Masonite restructures Israeli subsidiary
Door manufacturer Masonite International announced Thursday that it would be restructuring its Masonite Israel subsidiary in order to avoid a court-appointed trustee being placed in charge of the company.
In order to restructure, the company requested a stay from the Israeli courts after evaluating the company’s options. The Israel company is currently operating at a loss, and constituted under 1% of Masonite International’s sales in the last fiscal year.
GE introduces line of Internet-enabled ranges
The new Profile series of freestanding ranges from GE will allow homeowners to turn the oven on in between games of Candy Crush, among other things.
The Wi-Fi-enabled series of gas and electric ranges can be controlled remotely by the GE Brillion smartphone app.
“We’re expanding our line of connected appliances to make life easier while you’re on the go,” GE Product Manager Jonathan Sprigler said. “Consumers expect more things to be accessible through their phones, and GE is enabling them to have the control they want.”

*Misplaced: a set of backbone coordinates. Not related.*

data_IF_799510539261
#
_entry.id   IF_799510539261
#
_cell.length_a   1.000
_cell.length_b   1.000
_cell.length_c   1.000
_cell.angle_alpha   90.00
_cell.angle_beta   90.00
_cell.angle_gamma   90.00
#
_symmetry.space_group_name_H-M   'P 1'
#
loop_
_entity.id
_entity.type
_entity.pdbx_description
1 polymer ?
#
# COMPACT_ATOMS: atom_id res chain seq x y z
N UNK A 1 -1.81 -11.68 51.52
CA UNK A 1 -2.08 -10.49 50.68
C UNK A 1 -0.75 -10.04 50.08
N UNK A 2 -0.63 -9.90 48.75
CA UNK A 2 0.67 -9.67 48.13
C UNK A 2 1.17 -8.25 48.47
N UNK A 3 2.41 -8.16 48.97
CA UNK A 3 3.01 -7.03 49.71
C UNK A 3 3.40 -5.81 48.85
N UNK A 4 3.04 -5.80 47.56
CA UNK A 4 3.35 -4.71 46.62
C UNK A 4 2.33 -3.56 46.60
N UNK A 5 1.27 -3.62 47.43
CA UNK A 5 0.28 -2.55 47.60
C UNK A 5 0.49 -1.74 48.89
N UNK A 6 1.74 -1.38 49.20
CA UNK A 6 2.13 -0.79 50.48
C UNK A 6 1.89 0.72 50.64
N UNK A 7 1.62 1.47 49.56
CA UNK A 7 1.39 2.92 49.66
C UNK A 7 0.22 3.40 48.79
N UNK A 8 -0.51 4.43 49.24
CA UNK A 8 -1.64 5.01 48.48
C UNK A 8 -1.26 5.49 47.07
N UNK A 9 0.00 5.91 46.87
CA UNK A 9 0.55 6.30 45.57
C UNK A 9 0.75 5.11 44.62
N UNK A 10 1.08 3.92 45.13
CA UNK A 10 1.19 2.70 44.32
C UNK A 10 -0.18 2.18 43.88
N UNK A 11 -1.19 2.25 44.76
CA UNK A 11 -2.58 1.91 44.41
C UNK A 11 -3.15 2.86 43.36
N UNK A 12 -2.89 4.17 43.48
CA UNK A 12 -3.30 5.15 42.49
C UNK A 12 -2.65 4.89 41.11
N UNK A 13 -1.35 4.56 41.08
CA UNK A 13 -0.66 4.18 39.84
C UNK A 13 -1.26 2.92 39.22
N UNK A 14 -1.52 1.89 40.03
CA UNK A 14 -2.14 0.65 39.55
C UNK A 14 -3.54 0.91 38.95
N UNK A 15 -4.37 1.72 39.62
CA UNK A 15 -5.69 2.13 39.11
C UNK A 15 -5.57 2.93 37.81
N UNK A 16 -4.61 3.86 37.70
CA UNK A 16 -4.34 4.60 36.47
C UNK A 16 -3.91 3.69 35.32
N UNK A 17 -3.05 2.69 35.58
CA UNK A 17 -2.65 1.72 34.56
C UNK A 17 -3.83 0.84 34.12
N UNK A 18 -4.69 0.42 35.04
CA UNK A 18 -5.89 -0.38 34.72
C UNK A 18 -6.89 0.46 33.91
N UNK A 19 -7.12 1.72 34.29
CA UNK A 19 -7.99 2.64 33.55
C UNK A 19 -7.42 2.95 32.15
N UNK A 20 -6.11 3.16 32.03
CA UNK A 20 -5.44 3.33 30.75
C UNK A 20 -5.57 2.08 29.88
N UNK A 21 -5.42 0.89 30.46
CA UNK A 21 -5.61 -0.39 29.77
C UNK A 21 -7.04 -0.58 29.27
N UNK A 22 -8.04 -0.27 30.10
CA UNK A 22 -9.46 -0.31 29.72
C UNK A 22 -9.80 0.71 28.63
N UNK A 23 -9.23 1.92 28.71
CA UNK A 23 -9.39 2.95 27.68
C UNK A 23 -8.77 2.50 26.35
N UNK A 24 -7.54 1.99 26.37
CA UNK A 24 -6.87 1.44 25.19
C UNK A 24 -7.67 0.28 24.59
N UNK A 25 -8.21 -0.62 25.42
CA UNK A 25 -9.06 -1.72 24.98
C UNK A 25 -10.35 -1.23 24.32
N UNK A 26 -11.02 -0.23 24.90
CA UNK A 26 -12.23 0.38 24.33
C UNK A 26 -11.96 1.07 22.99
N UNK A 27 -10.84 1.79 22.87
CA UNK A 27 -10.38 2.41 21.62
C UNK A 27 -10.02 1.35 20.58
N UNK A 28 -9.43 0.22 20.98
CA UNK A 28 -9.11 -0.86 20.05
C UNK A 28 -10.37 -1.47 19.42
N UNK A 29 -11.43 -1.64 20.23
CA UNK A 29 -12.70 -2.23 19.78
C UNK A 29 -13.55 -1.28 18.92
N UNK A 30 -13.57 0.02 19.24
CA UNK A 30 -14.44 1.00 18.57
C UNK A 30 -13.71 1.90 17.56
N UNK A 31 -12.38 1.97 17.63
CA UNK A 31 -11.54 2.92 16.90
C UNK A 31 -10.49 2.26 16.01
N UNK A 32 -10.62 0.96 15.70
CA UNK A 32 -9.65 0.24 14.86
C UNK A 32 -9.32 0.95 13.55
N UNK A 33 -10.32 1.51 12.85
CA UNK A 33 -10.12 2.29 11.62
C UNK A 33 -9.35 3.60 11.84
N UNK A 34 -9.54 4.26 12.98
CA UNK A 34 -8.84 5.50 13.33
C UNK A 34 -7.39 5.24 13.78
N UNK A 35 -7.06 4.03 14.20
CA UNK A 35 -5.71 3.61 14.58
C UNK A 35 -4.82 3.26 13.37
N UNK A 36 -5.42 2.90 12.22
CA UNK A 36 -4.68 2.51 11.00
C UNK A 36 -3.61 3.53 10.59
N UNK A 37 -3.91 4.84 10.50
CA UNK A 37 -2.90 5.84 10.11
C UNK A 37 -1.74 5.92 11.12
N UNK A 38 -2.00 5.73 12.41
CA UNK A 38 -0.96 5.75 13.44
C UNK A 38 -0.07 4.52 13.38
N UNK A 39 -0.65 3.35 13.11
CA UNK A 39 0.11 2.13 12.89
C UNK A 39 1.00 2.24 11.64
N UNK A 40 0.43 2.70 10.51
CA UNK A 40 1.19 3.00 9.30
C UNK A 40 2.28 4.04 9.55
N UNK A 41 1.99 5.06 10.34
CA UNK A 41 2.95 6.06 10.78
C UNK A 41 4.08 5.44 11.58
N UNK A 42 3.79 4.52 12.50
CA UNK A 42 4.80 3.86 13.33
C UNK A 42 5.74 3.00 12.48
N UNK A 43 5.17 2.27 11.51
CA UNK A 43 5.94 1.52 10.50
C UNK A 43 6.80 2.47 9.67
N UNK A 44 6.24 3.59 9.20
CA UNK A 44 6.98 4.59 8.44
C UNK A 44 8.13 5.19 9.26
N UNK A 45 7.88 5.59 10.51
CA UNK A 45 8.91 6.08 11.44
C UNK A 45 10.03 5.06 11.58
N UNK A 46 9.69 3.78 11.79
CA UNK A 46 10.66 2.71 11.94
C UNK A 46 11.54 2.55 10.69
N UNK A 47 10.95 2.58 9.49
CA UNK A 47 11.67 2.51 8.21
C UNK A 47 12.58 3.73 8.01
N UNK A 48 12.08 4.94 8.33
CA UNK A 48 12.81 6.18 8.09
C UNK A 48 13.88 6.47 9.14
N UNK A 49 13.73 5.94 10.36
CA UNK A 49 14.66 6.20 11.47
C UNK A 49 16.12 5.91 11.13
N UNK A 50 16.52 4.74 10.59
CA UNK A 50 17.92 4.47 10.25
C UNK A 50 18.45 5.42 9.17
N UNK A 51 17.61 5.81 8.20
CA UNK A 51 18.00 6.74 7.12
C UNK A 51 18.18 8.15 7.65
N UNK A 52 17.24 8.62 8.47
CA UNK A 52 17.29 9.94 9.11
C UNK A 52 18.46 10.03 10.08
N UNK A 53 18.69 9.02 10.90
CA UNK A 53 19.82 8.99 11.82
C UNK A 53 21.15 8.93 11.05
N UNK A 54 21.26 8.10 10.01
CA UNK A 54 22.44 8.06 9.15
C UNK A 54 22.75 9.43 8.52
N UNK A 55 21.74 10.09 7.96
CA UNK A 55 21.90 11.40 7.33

This is the second series of appliances that GE has introduced with Wi-Fi capabilities after it rolled out its internet-enabled wall oven in 2013.
In addition to the hi-tech capabilities, the ranges also feature notification lighting that lets owners know when the oven has preheated, as well as tri-ring electric burners, a warming drawer and a built-in temperature gauge for meat. The ranges will retail for $1,599 and $2,099.
Royal Building Products unveils new Altitude Window series
Royal Building Products introduced a new series of windows this week. The Altitude commercial window series meet the classification to be used in commercial, mid-rise apartment and institutional products. For door and window makers, this means the potential to expand into that market.
“Window and door manufacturers are looking for innovative technology to meet strict industry standards … code requirements,” Chris Bitsakis, Royal Building Products’ VP and GM of window and door profiles, said. “Our Altitude Window meets these requirements as well as commercial market needs for installation flexibility, performance and architectural design.”
The Woodbridge, Ontario-based company’s Altitude windows can be mulled, and comes in styles like hopper, casement and awning. The window’s core insulation connects to the extruded aluminum that covers its exposed surface. They meet Energy Star Zone D requirements and are LEED certified for use in homes.